In this fifth instalment of a six part survey of market lending from the investor´s perspective, I would like to draw the reader´s attention to a fast growing new area of market lending that is providing attractive and stable returns to increasing numbers investors on the other side of the pond. This new area is a variation on lending to small businesses that emphasizes short term loans (less than one year) to established businesses while requiring daily or weekly repayment schedules. For this new type of market lending available cash flow is the central criteria considered in order to be granted the loan, rather than traditional measures such as credit record and net assets commonly used by banks and platforms loaning to small businesses.
The problem is well known, both the U.K and the U.S. banks have been pulling back from making loans to small businesses not only since the financial crisis of 2007-2008 as commonly reported, but in fact long before. Data from the Federal Reserve Bank in the United States clearly shows that small business lending has been a shrinking share of all bank lending in the U.S. in a continued downtrend since 1995, with no sign of a change of tendency. Originating small business loans requires a particular set of underwriting skills that are different from those which banks apply to their more profitable large business customers. Additionally, and perhaps most importantly, banking regulatory requirements mandate a higher allocation of the bank´s own capital reserves to underwrite a small business loan than a large business loan. Even though the small business will be charged a higher interest rate, this does not sufficiently offset the disadvantages of small business lending for banks. In fact, when a bank loans money to the biggest national business of all, that is, buys sovereign bonds of their own home country, the capital reserve regulations require no offset against their own capital, as these loans are considered free of risk. In short, the existing regulatory framework mandates that banks are motivated to lend to governments and large businesses to a much greater degree than to small businesses.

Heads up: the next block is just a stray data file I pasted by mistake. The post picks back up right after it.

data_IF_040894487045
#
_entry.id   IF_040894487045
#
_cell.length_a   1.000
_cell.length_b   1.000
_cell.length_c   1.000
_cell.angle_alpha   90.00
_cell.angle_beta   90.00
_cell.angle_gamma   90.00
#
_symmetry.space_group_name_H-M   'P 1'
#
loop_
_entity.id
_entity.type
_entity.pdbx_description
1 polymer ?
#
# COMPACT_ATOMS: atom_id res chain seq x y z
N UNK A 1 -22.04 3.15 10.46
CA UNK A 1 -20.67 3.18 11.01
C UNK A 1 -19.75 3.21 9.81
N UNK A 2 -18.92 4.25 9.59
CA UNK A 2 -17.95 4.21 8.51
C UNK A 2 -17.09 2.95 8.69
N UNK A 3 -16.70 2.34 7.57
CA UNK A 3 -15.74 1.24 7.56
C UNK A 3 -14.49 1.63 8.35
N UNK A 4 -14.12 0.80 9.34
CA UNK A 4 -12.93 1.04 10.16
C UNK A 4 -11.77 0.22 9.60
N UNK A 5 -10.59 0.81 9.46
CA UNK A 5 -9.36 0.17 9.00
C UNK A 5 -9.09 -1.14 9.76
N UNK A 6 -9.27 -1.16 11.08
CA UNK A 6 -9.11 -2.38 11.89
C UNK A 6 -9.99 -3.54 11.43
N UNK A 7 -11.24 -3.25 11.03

Credit is the lifeblood of a small business, with very few business owners having sufficient capital at all times throughout their annual business cycle to be able to fund all the normal demands on capital (such as new inventory or machinery), let alone unexpected demands that might emerge from time to time. Fortunately, even as traditional banks have stepped away from funding small businesses, a wide range of non-bank platforms have emerged on both sides of the Atlantic to help fill the breach. I would like to highlight one particular new entrant that has caught my attention, that I believe will serve as a model for other platforms in the coming months and years.
I recently had the opportunity to speak with Brendon Ross, the founder and CEO of Los Angeles based Direct Lending Investments (www.dirlend.com), in turn manager of the Direct Lending Income Fund. Founded in 2012, Direct Lend has at this time over $70 million short term loans outstanding to thousands of small businesses throughout the United States, and has a clear mission to change how small business lending is carried out. In the words of Mr. Ross, “If there is a group in this country that is totally unable to access traditional credit, it is neighbourhood businesses”.